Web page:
In a few minutes, my parents’ gray van pulled up next to me, and I was invited back on. My sister’s face was tear-streaked and red from crying so loudly and so much, and my mother informed me, face completely composed (she knew all along that they’d come back), that I ought to thank Michelle – it was really all due to her convincing that I was allowed back into the car and back on the family vacation.
Michelle remembers all this clearly. When I saw her last, she reminded me of a terrible thing I did that I didn’t even remember. “Once when you were in high school,” she began, “I did something late at night to anger Dad.” It was hard for me to remember which night, because it happened so frequently. She described how he yelled and struck her that night as she knelt on the floor.
“But you didn’t come this one time,” she told me, in a tone that carried no hurt. Or maybe I had just imagined the laughter in her tone. “But I remember hearing your voice, laughing, as you talked to your friends on your computer. And I felt so betrayed at that moment.”
I couldn’t remember that exact incident, but I did remember another betrayal: a time she came home, slightly drunk, from a party. I was lying in bed, blankets pulled all the way up over my awful body, pretending to sleep, trying to muffle the noises - screams and sobs and the sounds of my sister being kicked.
My non-actions, my silence – they led to sickening thuds on the body of my sister.
My sister called me right after winter break of my senior year at Wellesley College, asking me why couldn’t I just, maybe, be single forever, or maybe just never tell Mom and Dad about my girlfriend. “Dad found my birth control,” she said, “and it did not go well.”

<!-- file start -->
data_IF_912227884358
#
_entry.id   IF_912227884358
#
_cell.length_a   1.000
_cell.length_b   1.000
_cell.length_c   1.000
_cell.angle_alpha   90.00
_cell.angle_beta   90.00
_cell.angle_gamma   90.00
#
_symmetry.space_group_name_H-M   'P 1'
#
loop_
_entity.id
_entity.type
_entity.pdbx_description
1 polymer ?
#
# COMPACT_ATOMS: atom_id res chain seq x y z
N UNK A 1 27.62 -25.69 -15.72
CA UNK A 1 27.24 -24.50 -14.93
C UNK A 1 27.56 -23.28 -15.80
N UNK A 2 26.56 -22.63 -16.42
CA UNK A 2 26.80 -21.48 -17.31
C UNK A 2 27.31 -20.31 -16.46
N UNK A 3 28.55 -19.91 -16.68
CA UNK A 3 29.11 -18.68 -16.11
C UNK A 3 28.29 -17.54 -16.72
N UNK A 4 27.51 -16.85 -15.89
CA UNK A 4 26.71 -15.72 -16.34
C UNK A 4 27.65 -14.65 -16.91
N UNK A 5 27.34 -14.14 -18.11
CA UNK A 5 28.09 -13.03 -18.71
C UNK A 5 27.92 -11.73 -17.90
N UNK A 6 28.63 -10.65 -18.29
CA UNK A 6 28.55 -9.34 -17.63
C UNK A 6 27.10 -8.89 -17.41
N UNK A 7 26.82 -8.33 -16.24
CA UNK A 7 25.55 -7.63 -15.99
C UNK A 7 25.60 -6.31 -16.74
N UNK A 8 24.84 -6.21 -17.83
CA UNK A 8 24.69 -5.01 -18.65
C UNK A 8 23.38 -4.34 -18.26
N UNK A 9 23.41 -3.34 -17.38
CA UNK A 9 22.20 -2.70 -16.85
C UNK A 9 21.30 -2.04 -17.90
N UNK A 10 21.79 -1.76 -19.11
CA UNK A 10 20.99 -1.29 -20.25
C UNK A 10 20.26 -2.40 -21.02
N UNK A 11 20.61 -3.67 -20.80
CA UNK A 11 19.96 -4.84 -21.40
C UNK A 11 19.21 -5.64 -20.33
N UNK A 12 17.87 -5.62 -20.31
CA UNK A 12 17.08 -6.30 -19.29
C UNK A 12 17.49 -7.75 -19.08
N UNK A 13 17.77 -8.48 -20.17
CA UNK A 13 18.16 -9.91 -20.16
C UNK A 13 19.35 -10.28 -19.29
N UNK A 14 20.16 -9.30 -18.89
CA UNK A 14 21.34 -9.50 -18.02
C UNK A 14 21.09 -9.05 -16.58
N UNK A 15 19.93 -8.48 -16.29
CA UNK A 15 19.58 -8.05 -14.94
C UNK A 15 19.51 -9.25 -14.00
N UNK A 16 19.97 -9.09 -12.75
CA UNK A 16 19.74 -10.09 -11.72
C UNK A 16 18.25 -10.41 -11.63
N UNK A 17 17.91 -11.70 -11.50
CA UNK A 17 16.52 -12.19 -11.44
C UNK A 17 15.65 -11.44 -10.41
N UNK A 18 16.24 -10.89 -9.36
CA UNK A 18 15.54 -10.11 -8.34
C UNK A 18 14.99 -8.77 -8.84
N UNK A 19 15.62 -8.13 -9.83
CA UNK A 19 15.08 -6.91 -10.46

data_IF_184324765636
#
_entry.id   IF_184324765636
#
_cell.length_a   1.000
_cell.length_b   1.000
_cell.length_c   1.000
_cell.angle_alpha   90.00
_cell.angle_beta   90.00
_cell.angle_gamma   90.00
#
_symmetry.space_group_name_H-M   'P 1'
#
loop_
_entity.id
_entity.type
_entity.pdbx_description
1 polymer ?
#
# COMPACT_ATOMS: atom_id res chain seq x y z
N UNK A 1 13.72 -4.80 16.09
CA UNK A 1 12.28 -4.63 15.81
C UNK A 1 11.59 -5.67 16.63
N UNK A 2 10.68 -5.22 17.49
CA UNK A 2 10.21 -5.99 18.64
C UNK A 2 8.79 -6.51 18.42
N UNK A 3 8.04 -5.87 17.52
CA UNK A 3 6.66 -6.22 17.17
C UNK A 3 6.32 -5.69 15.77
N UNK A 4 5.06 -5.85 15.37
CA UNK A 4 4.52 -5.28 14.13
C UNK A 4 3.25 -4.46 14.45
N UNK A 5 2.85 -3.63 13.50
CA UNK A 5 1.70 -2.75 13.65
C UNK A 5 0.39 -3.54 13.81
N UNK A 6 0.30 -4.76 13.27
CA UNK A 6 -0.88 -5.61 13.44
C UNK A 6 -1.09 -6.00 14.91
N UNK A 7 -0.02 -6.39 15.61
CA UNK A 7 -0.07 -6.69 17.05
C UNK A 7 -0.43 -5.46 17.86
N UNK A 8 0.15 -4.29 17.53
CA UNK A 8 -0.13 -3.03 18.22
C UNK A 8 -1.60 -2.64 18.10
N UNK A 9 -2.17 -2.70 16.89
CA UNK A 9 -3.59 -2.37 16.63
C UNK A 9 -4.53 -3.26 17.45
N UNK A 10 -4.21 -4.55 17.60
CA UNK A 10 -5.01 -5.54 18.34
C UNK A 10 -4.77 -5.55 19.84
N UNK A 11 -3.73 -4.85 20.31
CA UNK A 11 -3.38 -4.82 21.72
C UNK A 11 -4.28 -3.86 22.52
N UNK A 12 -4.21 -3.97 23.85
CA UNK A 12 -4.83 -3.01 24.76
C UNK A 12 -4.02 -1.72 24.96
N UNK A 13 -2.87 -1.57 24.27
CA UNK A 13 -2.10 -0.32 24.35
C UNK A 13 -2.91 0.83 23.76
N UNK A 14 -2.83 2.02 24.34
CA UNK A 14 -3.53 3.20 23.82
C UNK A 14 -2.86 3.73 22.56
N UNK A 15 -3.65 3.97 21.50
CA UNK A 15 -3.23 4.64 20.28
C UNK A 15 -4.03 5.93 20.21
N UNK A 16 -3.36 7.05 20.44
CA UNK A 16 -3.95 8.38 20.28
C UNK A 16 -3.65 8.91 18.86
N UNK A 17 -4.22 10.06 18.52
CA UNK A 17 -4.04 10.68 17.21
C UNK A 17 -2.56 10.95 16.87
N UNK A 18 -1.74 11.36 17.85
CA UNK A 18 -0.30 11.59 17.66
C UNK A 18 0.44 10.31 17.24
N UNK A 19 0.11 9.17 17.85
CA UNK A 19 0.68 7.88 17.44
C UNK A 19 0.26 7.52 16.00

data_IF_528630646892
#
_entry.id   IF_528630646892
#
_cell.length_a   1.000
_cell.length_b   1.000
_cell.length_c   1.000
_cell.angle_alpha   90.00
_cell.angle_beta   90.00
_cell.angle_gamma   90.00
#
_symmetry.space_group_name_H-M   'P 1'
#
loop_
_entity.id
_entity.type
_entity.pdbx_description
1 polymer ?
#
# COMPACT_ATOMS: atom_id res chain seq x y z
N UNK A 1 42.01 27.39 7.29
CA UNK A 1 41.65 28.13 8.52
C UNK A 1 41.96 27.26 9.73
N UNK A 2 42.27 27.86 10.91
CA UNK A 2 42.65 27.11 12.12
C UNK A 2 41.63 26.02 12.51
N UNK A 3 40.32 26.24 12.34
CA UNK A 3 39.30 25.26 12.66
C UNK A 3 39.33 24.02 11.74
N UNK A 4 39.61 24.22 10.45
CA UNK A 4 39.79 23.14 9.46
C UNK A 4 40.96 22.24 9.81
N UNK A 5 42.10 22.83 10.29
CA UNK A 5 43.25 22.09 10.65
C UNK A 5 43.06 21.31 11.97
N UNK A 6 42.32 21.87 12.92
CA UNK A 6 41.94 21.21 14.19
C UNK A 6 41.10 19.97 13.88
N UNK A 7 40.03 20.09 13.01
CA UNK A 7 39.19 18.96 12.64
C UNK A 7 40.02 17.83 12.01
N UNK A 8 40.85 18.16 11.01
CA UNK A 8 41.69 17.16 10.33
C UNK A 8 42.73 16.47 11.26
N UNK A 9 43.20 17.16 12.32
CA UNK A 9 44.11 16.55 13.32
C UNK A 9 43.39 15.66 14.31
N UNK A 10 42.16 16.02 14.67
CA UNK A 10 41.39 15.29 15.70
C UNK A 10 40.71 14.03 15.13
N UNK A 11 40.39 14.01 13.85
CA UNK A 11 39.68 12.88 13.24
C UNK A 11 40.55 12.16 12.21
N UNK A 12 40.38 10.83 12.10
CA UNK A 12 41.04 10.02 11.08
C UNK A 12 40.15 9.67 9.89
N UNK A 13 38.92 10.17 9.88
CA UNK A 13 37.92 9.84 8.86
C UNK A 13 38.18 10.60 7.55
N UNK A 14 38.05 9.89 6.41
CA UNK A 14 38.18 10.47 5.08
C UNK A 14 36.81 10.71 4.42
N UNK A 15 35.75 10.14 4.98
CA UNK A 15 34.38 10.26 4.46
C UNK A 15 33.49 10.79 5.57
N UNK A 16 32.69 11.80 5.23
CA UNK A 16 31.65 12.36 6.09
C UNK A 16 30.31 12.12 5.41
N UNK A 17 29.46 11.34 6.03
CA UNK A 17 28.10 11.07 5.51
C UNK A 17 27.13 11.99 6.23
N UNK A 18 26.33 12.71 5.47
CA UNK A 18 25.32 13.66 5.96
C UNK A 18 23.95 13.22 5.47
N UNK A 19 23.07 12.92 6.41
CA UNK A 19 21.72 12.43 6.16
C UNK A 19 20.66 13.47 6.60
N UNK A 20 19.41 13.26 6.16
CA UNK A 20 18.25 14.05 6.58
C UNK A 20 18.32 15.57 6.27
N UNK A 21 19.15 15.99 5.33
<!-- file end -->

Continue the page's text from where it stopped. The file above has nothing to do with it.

Her boyfriend of then-three years had to write my parents an apology letter. He slipped it under the door, and they angrily crumpled it and threw it away. My father still can’t look him in the eye, though he will still pay for half their wedding six years from that conversation.
“Look,” she said on the phone, “it’s just, not a really good time.”
I agreed. I remembered that in high school, when I had cut my hair short, my father had bitterly scoffed, “Looks like a lesbian.” He spat out the last word out of his mouth like hard piece of bone in his food. My mom hushed him, but I had already heard what he said.
Could I have both a girlfriend and the approval of my parents? I wanted to know, so I dipped my toe into the murky and uncertain waters as I prepared to leave for China. “What would you do if one of your daughters had a girlfriend?” I asked my sweet, ditzy mother.